1. Just remembered, the garden was at Stourhead! Very beautiful - and it was one of those truly magical evenings that shine in memory (even if memory doesn't immediately serve up the name!). P

    2. He's really enjoyed the process Pammie, and it seems almost unbelievable that there is no master list of the plants in the garden before now. Catherine said she does a lot of maps for people leaving their big gardens as they get older - when you've poured so much love into a garden over your lifetime leaving it would be so hard I think.
      I do love the Capability Brown gardens - he was an absolute genius, with a knack for knowing exactly how to sculpt the land to suit his vision. Amazing too what they achieved with rudimentary engineering and equipment - entire lakes, rivers, hills... stunning really.
      That sounds like a wonderful night seeing theatre in a beautiful setting. I can imagine a CB garden would be the perfect spot. Have been reading a lot about him as they're doing so many events to celebrate his gardens, Country Life mag in the UK in particular has done many profiles of his gardens. xx

  4. Heidi, you have inspired me to try a modest mapping project on my humble Canberra suburban garden. I already keep a garden diary in which I list planting dates, scientific names, and loations etc. So a map seems like a logical extension. I will even dust off my watercolour set. Thank you for such a delightful post. Judith

    1. Judith I think that is the best idea! What a wonderful project to do during these bleak winter months. I too have a garden diary, although so much has been planted since I started it that I think I'm very behind in recording things in it!! x

  5. I absolutely loved your Dad's garden and feel very honoured to have had a good old nosy poke through it. I love that tree that shoots off the branches everywhere, and the bridge and the statues and the hedges. It is so beautiful. The map is such a clever idea.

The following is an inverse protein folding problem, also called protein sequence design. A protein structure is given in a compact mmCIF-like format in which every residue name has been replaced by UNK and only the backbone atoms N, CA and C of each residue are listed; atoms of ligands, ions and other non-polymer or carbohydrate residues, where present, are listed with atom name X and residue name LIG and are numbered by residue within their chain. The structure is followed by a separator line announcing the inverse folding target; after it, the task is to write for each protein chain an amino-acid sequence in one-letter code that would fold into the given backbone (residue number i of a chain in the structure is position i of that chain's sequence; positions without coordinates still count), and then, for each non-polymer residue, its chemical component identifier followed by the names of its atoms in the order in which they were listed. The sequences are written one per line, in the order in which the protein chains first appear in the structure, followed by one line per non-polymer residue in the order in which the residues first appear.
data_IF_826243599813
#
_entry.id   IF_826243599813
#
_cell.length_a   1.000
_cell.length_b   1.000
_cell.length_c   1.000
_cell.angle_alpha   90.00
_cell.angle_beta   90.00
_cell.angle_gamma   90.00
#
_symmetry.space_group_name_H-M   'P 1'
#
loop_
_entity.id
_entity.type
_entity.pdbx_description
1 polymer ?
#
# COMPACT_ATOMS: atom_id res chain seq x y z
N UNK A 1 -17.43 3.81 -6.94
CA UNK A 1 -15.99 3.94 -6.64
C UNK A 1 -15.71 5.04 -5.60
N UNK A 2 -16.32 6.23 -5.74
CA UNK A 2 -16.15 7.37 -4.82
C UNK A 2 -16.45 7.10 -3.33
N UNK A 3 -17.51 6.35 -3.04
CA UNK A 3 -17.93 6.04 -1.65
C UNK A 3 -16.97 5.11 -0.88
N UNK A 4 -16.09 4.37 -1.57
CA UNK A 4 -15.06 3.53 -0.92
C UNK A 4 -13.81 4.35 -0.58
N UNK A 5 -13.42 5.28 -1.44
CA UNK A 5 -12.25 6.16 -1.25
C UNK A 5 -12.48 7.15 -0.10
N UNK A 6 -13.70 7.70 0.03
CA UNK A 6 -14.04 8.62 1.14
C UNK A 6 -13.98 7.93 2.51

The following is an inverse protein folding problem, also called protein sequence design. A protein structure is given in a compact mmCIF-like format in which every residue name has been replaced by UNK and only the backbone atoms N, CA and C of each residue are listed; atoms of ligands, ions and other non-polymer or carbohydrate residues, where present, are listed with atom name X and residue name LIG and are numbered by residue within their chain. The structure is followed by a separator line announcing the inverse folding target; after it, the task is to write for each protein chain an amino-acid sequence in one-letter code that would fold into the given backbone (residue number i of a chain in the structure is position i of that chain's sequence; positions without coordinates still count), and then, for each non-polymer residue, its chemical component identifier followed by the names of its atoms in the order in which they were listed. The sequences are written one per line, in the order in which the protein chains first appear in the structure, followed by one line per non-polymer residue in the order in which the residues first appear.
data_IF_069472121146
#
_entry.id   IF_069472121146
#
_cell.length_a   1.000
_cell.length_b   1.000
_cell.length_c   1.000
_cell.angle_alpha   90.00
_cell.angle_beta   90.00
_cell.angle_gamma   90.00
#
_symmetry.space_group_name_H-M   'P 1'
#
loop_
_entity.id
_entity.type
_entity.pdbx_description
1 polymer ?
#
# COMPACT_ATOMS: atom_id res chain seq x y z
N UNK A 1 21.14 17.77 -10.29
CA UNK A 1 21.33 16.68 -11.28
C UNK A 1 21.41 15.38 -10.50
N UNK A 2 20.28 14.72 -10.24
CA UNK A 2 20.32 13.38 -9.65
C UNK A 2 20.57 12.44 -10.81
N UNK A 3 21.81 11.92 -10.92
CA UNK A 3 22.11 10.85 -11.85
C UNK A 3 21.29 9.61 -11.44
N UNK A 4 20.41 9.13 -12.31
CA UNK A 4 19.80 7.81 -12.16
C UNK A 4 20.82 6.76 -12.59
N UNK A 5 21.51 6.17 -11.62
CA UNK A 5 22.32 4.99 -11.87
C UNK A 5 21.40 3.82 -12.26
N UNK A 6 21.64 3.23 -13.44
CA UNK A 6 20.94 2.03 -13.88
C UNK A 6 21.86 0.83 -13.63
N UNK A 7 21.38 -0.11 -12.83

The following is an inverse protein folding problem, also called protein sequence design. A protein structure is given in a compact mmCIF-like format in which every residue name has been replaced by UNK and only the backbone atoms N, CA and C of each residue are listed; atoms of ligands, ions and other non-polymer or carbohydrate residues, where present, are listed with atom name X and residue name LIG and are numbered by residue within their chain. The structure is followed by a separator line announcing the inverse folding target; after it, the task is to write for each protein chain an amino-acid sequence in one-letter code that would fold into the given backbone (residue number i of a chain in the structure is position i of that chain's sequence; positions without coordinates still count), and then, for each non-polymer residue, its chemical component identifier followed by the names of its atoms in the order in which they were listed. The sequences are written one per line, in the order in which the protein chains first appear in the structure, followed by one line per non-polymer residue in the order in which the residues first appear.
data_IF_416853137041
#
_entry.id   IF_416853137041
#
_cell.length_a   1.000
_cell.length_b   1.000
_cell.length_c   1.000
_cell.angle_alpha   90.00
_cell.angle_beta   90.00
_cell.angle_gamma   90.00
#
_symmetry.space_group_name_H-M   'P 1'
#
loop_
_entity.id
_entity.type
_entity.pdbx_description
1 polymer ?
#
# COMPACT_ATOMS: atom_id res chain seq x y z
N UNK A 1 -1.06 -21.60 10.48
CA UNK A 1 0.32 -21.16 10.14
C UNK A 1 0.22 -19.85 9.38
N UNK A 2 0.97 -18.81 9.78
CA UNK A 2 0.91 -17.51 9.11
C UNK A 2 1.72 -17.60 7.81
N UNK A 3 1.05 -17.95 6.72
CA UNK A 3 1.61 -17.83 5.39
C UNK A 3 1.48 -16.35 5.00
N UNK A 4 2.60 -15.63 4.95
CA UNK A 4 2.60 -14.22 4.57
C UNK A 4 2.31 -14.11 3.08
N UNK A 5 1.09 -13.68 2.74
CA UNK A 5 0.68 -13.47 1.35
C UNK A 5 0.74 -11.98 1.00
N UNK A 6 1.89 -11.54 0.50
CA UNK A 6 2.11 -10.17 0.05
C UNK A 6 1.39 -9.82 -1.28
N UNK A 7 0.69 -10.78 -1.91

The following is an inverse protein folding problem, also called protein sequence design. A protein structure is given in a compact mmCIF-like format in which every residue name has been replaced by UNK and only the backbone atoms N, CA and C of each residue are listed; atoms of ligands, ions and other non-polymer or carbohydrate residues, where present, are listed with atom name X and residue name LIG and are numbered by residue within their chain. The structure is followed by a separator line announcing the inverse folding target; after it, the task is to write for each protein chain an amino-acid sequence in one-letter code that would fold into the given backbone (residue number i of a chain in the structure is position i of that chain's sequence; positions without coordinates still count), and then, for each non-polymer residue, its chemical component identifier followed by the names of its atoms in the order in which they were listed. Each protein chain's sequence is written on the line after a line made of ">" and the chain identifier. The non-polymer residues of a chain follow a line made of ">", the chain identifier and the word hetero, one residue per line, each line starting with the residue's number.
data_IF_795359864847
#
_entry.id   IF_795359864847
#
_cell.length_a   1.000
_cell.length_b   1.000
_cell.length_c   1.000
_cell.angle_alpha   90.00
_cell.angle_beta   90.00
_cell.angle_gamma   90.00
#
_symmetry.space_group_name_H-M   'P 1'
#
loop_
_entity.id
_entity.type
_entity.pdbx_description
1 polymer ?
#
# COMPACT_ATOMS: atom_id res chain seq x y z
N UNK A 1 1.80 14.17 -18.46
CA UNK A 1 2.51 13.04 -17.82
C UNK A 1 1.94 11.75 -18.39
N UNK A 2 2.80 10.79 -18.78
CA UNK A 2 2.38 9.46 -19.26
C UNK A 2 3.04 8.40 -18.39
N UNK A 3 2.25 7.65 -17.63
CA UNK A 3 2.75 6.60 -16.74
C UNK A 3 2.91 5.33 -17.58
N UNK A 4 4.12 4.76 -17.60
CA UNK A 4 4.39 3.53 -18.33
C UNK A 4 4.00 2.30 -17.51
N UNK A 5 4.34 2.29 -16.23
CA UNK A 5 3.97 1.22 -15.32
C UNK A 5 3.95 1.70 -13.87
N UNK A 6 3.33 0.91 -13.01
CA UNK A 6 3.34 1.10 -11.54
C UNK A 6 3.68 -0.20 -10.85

1. Map was a bit of a Eureka moment - I'd been scratching around trying to think of something meaningful to give a 70 year old who claims he wants no gifts.
      Loved showing you around that day. Remember you distinctly with double layers of wool on, despite it being late October and the day before 38C in town!! xx

  6. A lovely gift for your Dad Heidi. I remember reading the articles in Country Style and thinking what a wonderful idea.

    1. Well it was a bit of a Eureka moment when I read that article Karen! Funnily enough Catherine wasn't that happy with the article (thought it misrepresented what she did to some extent), but I pointed out it had brought her my commission so it obviously worked somewhat!

  7. A map of the garden is a brilliant idea and I am sure it will be treasured for many years to come! My first thought when looking at Catherine O'Neill's painting was that it reminded me of 18th century landscaping plans that I remember seeing at Versaille. Your father's garden is so beautiful and I can't think of a better way to make a record of it. Thanks for sharing all these incredible photos.

    1. That's exactly right about Versailles Louise - it did the same to me too. And I think that suits the history of the house so much more than a modern computer generated plan would, so it does seem quite the perfect gift.


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Architect & Interior Designer. Mother of three. A sometimes Cook, Baker, Reader, Gardener, Fashion Lover, Renovator, Writer of random things in South Australia email me on anadelaidevilla@bigpond.com